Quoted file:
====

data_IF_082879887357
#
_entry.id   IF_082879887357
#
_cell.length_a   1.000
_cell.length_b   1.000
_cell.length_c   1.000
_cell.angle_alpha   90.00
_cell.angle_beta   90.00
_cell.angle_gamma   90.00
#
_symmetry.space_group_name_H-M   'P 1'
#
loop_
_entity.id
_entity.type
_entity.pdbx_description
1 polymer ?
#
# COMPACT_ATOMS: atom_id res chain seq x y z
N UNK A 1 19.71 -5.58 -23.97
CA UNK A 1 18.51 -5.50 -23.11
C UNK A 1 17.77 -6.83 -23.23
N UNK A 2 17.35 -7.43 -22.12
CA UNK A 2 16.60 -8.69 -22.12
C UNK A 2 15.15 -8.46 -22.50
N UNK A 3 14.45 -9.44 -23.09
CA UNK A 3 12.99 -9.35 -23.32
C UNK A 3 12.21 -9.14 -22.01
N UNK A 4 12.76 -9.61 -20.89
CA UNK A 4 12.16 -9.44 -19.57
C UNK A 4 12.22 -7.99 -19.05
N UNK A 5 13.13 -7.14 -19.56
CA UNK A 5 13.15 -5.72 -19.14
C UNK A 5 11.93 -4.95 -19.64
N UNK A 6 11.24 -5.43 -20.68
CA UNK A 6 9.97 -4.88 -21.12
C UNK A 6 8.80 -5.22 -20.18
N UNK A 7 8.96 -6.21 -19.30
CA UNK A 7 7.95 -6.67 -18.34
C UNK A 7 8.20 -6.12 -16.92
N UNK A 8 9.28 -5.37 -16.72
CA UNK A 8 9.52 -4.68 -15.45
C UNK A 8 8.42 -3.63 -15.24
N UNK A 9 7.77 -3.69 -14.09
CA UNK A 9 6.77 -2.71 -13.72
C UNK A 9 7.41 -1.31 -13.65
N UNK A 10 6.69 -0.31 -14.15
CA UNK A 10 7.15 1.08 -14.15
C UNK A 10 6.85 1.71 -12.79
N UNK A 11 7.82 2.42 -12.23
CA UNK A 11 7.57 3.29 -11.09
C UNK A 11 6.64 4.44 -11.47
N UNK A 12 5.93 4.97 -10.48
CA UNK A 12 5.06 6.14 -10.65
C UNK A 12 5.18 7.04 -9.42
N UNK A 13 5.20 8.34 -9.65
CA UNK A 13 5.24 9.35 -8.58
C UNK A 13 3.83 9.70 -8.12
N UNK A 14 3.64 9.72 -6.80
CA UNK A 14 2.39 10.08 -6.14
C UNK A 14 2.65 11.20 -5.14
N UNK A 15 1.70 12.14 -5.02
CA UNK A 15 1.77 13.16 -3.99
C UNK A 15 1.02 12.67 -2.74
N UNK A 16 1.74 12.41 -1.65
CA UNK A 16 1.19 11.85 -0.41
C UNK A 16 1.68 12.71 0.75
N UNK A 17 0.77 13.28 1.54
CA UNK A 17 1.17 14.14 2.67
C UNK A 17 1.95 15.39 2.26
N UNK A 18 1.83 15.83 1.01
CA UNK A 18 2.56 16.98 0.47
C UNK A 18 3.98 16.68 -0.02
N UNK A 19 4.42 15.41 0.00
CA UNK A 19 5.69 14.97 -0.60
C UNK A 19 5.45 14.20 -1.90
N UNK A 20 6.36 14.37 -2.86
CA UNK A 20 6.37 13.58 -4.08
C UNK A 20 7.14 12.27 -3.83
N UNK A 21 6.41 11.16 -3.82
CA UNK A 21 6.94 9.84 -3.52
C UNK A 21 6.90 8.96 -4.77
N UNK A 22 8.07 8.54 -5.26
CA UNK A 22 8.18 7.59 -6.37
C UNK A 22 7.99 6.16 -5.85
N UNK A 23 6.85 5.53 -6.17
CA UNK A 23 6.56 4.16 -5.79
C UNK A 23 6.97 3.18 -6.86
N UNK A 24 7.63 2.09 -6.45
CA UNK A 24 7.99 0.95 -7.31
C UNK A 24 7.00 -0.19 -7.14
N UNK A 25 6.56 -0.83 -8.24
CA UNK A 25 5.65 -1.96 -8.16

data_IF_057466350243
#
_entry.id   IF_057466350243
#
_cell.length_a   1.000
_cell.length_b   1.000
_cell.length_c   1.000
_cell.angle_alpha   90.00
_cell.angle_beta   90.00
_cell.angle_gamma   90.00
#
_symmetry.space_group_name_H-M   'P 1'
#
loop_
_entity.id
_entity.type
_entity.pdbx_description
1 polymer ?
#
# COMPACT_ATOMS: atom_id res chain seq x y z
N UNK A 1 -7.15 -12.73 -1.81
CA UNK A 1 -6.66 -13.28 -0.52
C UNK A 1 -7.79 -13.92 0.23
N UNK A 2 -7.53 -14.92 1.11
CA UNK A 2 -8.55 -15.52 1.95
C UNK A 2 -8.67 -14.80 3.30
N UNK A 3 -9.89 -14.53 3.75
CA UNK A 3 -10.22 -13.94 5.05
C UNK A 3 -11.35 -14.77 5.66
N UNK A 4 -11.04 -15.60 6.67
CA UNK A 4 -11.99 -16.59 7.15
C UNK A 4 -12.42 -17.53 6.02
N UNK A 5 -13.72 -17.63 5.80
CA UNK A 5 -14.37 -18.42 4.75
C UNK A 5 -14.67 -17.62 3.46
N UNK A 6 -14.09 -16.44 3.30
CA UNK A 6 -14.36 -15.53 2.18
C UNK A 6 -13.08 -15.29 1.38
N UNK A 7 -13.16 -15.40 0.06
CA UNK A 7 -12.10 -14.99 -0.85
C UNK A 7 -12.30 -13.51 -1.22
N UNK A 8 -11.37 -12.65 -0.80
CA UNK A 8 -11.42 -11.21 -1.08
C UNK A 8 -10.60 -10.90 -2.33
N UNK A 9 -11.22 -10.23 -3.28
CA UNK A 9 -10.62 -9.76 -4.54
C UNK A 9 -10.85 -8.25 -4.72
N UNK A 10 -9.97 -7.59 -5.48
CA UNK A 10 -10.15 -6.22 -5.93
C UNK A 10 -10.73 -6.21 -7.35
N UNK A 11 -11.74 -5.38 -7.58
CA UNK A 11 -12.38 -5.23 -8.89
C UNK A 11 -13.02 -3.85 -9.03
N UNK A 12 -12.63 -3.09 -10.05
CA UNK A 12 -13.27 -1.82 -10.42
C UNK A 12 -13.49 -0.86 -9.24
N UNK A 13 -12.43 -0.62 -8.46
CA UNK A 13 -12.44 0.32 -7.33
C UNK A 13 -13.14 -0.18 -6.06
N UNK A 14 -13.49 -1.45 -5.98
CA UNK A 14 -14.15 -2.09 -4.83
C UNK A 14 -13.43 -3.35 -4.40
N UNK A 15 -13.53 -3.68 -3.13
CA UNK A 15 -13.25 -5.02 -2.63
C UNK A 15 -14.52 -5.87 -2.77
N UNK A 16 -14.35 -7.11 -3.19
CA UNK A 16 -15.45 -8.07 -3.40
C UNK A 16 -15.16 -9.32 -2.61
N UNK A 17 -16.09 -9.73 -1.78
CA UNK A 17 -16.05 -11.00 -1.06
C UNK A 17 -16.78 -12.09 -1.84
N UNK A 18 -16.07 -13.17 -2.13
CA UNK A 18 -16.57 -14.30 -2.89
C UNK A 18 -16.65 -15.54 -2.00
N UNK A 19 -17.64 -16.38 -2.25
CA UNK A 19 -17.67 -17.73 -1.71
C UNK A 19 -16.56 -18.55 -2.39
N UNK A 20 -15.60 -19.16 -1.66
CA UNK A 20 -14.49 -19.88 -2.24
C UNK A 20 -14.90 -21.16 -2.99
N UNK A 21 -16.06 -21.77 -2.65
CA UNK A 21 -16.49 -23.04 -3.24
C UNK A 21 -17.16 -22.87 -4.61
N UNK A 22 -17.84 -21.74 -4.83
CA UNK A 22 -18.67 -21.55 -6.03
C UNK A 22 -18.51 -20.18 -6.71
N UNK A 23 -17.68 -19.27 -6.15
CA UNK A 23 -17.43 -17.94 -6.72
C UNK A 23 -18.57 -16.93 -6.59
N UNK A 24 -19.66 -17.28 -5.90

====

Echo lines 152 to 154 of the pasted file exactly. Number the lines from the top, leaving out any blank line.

CA UNK A 13 -12.44 0.32 -7.33
C UNK A 13 -13.14 -0.18 -6.06
N UNK A 14 -13.49 -1.45 -5.98